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Flood regulation supply
Flood regulation supply is an ecosystem service, which, based on biophysical characteristics of the landscape, supports the mitigation of river floods. The effect of several biophysical factors on the indicator, i.e. land use, precipitation characteristics, type of the river catchment, water holding capacity of the soil, and location, were tested in experiments conducted in the hydrological model STREAM (Aerts, 1999). In each of the selected test catchments, it was tested how the variables affect the runoff volume at the catchment outlet after a rainfall event. The outcomes of the experiment were translated into a dimensionless index (0-1) and applied to Europe based on spatially explicit maps of the variables explored in the experiments, using a look-up table.
Flood regulation demand
For the demand indicator, downstream potential flood damages were quantified using the Damage Scanner model (DSM, Bubeck et al., 2011), which uses GDP, land cover, and inundation levels as a basis for estimation of direct flood damages. Flood damage was aggregated for each river catchment, and related to the available upstream area of the entire river basin. Thus, the higher the potential downstream damages, and the smaller the area to provide flood regulation upstream, the higher the demand for high flood regulation supply in the respective river catchment. Demands, expressed as an dimensionless indicator (0-1) are normalized across Europe using a min-max normalization.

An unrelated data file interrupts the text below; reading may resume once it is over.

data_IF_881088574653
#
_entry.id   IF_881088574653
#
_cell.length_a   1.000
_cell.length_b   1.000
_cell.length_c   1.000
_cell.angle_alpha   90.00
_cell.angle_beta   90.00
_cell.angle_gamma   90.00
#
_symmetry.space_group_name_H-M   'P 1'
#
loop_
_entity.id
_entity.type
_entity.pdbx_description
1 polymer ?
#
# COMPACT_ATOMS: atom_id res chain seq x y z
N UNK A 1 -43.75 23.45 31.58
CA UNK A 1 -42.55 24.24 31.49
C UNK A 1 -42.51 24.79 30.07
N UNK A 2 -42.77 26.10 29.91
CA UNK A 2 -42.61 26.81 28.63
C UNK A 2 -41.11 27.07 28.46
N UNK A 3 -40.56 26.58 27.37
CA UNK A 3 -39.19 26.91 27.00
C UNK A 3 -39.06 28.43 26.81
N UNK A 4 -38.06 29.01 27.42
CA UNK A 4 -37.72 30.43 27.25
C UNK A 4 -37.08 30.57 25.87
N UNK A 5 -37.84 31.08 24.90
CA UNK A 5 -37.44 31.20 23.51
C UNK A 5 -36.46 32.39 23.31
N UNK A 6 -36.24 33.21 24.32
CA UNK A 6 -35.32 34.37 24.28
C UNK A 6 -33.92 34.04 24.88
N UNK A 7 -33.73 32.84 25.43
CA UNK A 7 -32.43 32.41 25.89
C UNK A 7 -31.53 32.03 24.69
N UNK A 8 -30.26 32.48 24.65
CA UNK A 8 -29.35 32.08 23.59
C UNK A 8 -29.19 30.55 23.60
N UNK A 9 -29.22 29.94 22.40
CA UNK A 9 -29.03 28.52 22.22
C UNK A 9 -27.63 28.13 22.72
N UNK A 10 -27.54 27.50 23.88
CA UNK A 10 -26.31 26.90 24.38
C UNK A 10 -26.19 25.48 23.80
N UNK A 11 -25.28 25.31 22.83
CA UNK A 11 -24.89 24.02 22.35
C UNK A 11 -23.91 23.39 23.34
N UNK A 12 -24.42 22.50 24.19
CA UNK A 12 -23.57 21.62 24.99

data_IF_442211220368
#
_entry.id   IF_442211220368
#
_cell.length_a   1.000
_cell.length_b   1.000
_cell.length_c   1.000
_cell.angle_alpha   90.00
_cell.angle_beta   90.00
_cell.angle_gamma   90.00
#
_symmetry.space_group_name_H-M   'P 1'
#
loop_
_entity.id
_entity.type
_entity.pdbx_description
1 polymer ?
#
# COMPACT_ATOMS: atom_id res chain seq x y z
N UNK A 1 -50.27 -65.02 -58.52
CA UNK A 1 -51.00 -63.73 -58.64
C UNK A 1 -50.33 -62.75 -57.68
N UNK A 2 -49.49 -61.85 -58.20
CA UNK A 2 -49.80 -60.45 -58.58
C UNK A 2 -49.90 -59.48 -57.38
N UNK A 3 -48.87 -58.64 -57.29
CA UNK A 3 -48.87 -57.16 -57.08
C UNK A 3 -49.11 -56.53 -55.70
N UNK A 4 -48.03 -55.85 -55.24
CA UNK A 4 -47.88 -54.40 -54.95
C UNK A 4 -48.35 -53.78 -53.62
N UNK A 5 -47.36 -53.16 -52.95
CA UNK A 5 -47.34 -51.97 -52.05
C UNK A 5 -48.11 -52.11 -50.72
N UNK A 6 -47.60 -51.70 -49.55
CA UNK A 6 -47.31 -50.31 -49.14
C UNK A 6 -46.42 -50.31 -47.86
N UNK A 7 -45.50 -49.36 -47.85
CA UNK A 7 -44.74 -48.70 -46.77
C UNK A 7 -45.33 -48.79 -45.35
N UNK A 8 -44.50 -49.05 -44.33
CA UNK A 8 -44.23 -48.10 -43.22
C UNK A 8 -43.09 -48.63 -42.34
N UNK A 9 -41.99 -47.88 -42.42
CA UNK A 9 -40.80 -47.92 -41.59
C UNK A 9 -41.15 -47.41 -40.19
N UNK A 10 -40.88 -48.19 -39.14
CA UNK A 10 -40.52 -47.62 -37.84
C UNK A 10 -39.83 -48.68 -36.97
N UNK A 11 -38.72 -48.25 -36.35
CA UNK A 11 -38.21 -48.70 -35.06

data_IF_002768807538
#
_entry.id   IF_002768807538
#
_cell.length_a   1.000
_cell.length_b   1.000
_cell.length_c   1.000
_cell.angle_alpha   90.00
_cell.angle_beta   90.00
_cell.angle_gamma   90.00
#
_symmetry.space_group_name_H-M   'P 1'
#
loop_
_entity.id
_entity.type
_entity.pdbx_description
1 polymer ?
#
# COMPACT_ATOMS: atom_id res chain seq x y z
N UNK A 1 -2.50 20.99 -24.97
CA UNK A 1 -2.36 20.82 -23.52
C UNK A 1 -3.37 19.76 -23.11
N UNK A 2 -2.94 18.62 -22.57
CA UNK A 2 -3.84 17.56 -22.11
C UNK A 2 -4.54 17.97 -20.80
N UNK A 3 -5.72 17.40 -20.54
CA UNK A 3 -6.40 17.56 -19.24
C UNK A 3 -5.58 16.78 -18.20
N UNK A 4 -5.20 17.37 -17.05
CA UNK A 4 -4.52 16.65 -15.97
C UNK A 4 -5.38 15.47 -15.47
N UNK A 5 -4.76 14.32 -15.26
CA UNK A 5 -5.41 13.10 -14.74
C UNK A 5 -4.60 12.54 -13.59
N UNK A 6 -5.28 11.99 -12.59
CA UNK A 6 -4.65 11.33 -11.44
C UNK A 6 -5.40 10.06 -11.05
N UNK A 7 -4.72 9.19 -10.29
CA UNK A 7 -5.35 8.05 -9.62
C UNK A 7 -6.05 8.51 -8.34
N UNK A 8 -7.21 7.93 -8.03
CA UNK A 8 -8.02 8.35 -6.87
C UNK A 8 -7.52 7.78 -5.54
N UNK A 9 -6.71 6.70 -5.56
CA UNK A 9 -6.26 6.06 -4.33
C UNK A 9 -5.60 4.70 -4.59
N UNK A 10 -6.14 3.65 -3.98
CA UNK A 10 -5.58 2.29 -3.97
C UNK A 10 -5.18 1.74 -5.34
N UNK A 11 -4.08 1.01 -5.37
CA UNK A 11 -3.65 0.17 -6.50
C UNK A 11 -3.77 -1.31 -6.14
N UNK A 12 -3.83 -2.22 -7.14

The datasets have a spatial resolution of 1 x 1 km and reflect the reference year 2000.
– Institute for Environmental Studies, VU University Amsterdam, The Netherlands
– Soil Physics and Land Management Group, Wageningen University & Research, The Netherlands
– Water Insight, Wageningen, The Netherlands
For more information contact Julia Stürck (email@example.com)
Dr. Ate Poortinga
Wageningen University & Research
Prof. dr. ir. P.H. Verburg
For this study, STREAM (Spatial Tools for River basins and Environment and Analysis of Management options) is used. This is a GIS based spatially distributed rainfall runoff model optimized for the analysis of the hydrological impact of land use and climate changes in large riverbasins (Aerts et al., 1999). The water balance is calculated per gridcell based on the Thornthwaite and Mather (1957) equation. In thisstudy, STREAM v188.8.131.52 was used.
See this image for the datafiles used in this study.
Bij gebruik van de data refereert u naar:
Stürck, J., Poortinga, A., Verburg, P. H., 2014. Mapping ecosystem services: The supply and demand of flood regulation services in Europe. Ecol. Ind. 38, 198-211. http://dx.doi.org/10.1016/j.ecolind.2013.11.010